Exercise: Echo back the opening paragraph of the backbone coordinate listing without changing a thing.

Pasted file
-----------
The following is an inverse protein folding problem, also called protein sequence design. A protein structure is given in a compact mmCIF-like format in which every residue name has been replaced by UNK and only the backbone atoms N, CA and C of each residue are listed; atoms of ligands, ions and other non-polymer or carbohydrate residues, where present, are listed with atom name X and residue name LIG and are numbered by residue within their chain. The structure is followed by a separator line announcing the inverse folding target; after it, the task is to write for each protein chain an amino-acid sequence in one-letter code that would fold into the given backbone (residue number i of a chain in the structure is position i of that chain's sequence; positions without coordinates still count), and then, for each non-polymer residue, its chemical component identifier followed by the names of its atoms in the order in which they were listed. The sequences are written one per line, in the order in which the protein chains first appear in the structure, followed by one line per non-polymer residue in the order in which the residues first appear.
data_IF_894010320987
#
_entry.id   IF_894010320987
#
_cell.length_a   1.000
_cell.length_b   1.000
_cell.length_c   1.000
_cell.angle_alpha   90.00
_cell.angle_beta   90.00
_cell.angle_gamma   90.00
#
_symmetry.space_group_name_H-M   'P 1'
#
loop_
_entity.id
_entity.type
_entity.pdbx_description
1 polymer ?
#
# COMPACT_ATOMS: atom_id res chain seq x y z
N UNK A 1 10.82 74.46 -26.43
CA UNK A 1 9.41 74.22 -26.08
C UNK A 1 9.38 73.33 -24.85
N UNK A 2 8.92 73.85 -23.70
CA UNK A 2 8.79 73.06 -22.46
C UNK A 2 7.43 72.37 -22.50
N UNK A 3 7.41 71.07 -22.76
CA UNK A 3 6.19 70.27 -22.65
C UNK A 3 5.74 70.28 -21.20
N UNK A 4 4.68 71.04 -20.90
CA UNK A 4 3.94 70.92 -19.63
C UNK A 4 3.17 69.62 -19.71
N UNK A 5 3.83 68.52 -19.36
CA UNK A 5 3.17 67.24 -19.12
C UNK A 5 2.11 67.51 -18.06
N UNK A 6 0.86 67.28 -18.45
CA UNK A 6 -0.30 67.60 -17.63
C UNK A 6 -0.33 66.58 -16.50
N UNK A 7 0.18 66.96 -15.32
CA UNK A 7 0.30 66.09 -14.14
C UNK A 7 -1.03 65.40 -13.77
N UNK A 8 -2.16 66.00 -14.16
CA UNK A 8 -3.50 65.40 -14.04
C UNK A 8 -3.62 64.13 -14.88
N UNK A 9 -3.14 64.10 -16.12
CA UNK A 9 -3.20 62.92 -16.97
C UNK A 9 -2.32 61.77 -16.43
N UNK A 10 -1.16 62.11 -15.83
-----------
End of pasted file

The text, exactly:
The following is an inverse protein folding problem, also called protein sequence design. A protein structure is given in a compact mmCIF-like format in which every residue name has been replaced by UNK and only the backbone atoms N, CA and C of each residue are listed; atoms of ligands, ions and other non-polymer or carbohydrate residues, where present, are listed with atom name X and residue name LIG and are numbered by residue within their chain. The structure is followed by a separator line announcing the inverse folding target; after it, the task is to write for each protein chain an amino-acid sequence in one-letter code that would fold into the given backbone (residue number i of a chain in the structure is position i of that chain's sequence; positions without coordinates still count), and then, for each non-polymer residue, its chemical component identifier followed by the names of its atoms in the order in which they were listed. The sequences are written one per line, in the order in which the protein chains first appear in the structure, followed by one line per non-polymer residue in the order in which the residues first appear.